Long Beach, Calif., May 4, 1935.
MARINE DETACHMENT ISSUE
THE U. S. MARINE CORPS
Great Britain, having the first
modern naval organization, was the
first to form units of marines as they
are known today. They were men accustomed
to the sea and qualified in
other respects to perform the tactical
missions for which marines were
then, and are now destined, i. e., first,
to help fight a ship; second, to capo.
ture and hold land approaches of a
harbor to be used by naval vesii\ els;
and third to furnish a small compact
unit for offensive action, generally
refered to as a landing force.
Among • the first Federal troops
authorized by Continental Congress,
were two battalions of Marines, organized
in November, 1775 and used
to good effect during the Revolutionary
In the Navy of today, the Marines
fullfill the same tactical missions as
did Marines of the past. They man
the secondary batteries, on first and
second class ships.~ ach year since the
War of 1898, they have served in the
protection of American lives and property,
or assisted in naval actions.
The places and 0 c cas ion s are
too numerous to mention more than
sketchily: 1899- Phillippine insurection
and Samoan uprising; 1900Phillippines
and Peking; 1901 and
1902- uprising on the island of Samar
and a landing force at Panama;
1903- Santo Domingo and Korea;
1904- Panama ( the forming or the
Republic); 1906 to 1909- Cuban Army
eoatinued on paKe four
As Blaine, Washington has been
designated as our 4th of July port,
what' information on hand is published
for information of all hands:
Situated on the Canadian Border.
Population approximately 2500.
It is 1237 miles from San Diego
and 130 miles from Seattle.
We are due to arrive on 3 July and
depart 5 July.
THE GUNNERY OFFICER SAYS:
" Now that the Gunnery year has
ended with '!- he Houston well up among
the leaders, the ensuing few
months are to be utilized in polishing
up on many of the things that go to
make up a real fighting ship. Toward
that end may be expected Landing
Force Drill and a chance to familiarize
ourselves with the Landing
Guns and the new 37 mm Gun, recently
received on board. Also, with
the construction of our new back
stop, small- bore sharks will have a
chance to tryout their eyes. To those
who are not familiar with Rifle and
Machine guns, due instructions will
be given, as well as an opportunity
to fire through the Small- bore Course.
There is to be no let- down in the
large state of efficiency which constant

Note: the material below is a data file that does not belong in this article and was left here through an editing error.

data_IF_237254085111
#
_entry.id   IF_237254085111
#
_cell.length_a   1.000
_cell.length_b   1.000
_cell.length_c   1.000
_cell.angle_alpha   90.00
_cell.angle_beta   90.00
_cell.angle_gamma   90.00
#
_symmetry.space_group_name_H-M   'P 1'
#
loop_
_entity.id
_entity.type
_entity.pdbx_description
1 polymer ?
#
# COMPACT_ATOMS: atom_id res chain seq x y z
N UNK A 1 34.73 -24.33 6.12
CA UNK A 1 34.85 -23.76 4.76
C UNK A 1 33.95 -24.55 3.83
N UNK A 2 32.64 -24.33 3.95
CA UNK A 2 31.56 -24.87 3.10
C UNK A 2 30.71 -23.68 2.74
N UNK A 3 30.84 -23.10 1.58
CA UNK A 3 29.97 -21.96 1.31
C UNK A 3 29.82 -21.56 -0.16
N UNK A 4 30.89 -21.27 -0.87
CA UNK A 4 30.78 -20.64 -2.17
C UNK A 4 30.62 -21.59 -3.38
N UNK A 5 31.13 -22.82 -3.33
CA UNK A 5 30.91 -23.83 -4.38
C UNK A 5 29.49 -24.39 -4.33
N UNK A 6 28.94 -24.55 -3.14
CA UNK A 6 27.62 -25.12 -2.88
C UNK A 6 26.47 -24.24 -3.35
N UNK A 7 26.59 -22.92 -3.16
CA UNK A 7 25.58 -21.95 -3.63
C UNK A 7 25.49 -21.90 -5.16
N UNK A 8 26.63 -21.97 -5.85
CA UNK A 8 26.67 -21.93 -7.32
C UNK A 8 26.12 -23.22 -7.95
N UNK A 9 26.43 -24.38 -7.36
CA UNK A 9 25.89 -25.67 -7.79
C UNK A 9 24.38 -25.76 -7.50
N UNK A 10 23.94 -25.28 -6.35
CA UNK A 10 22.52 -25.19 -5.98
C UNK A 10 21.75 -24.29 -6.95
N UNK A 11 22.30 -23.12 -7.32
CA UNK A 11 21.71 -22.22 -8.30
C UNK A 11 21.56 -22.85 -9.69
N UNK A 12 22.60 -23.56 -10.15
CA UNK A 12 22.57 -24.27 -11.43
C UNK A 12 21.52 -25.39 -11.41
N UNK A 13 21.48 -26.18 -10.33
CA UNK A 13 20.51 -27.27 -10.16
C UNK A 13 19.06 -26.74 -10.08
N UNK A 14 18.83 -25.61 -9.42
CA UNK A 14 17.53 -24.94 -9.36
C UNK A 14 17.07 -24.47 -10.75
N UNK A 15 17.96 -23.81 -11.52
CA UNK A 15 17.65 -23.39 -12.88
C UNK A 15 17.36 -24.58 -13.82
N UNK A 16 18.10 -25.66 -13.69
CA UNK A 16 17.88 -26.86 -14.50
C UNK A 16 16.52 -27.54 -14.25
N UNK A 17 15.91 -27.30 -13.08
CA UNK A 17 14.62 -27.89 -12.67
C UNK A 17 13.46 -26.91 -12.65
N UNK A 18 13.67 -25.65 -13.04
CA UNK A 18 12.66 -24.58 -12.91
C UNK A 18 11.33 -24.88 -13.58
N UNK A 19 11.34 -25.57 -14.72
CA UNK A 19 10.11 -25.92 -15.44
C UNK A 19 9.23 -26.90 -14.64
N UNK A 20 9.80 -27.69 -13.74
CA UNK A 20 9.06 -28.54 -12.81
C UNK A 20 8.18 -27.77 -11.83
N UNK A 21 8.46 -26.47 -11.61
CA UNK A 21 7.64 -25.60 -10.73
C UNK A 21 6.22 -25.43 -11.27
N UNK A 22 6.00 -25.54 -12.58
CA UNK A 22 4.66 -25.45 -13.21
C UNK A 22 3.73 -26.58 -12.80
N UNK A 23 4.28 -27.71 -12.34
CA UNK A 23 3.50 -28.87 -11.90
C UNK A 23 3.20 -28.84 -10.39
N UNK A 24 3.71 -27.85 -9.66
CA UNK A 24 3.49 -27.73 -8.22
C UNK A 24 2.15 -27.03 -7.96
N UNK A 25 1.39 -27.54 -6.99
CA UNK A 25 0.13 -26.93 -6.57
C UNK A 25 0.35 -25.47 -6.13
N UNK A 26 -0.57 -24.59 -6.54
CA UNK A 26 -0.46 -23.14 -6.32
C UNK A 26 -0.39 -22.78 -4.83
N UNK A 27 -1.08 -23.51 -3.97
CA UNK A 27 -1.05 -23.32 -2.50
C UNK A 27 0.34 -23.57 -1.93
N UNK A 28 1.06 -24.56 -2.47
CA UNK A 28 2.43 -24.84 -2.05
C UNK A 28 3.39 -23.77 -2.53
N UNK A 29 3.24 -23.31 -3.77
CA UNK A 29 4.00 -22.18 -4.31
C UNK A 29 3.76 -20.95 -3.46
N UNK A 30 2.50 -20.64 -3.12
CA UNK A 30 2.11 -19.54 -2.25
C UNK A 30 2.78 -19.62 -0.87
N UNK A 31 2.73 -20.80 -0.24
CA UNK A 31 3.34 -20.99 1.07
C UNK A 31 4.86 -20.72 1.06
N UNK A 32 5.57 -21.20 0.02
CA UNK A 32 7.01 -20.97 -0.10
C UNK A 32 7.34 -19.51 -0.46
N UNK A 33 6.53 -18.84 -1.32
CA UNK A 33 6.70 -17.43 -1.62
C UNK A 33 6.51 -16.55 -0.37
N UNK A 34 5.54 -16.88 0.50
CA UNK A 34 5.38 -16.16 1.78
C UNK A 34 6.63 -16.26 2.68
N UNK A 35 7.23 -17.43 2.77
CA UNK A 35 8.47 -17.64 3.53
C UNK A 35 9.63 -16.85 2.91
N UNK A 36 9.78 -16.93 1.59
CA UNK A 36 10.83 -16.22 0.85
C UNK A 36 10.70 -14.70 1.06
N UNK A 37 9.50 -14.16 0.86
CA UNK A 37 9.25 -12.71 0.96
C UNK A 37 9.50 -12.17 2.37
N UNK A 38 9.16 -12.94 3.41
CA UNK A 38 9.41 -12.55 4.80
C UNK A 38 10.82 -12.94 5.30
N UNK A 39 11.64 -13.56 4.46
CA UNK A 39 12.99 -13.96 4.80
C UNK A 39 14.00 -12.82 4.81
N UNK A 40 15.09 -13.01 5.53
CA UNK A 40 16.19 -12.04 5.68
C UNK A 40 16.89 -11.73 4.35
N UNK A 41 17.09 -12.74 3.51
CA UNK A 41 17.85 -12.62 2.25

drill and hard work has brought
us. Short, snappy drills will be held,
and all hands are expected to keep
on their toes, so that when the new
gunnery year begins, we can hang up •
a score for all others to shoot at."
SeDd the BLUE BONNET hom..
The rattle of the chains up thru the
hause- pipes of a ship, outward bound,
destination unknown, is a definite
sensation, a pleasant one, for those
who dislike the same streets, the
same haunts for relaxation, liberty
after liberty. The old attraction of
new places is one that seldom grows
old for a man without ties. Going is
often confused with leaving. There is
something final about the first surge
of the screws; all ties are broken irrevocably
for the time at least. Memories,
the only reward of the wanderer
when wandering is done, are better
for a little age and much contrast.
Surely an itinerary with more contrasts
than that of this ship since
commissioning would be hard to
Southampton, with it's traditional
rain, lack of restraurants, left- handed
traffic and bar curfews, is followed by
Rotterdam, a port busy with strange
small craft and ocean going vessels,
outlet for the trade of central Europe,
cobble stones and the Skeedam
Skeedyke, toughest street in any land.
Then Le Havre, shipping port for
Paris and for the Houston tourists,
the beginning of a 7 hour trip to
Paris; Paris the home of the " Cocotte"
and the Mona Lisa, the former no
less advertised than the latter, altho
the valuation is very different. Many
will remember the " Palais de Glaces"
with it's feminine decorations surrounded
by mirrors. Then home for
Christmas holidays and the telling of
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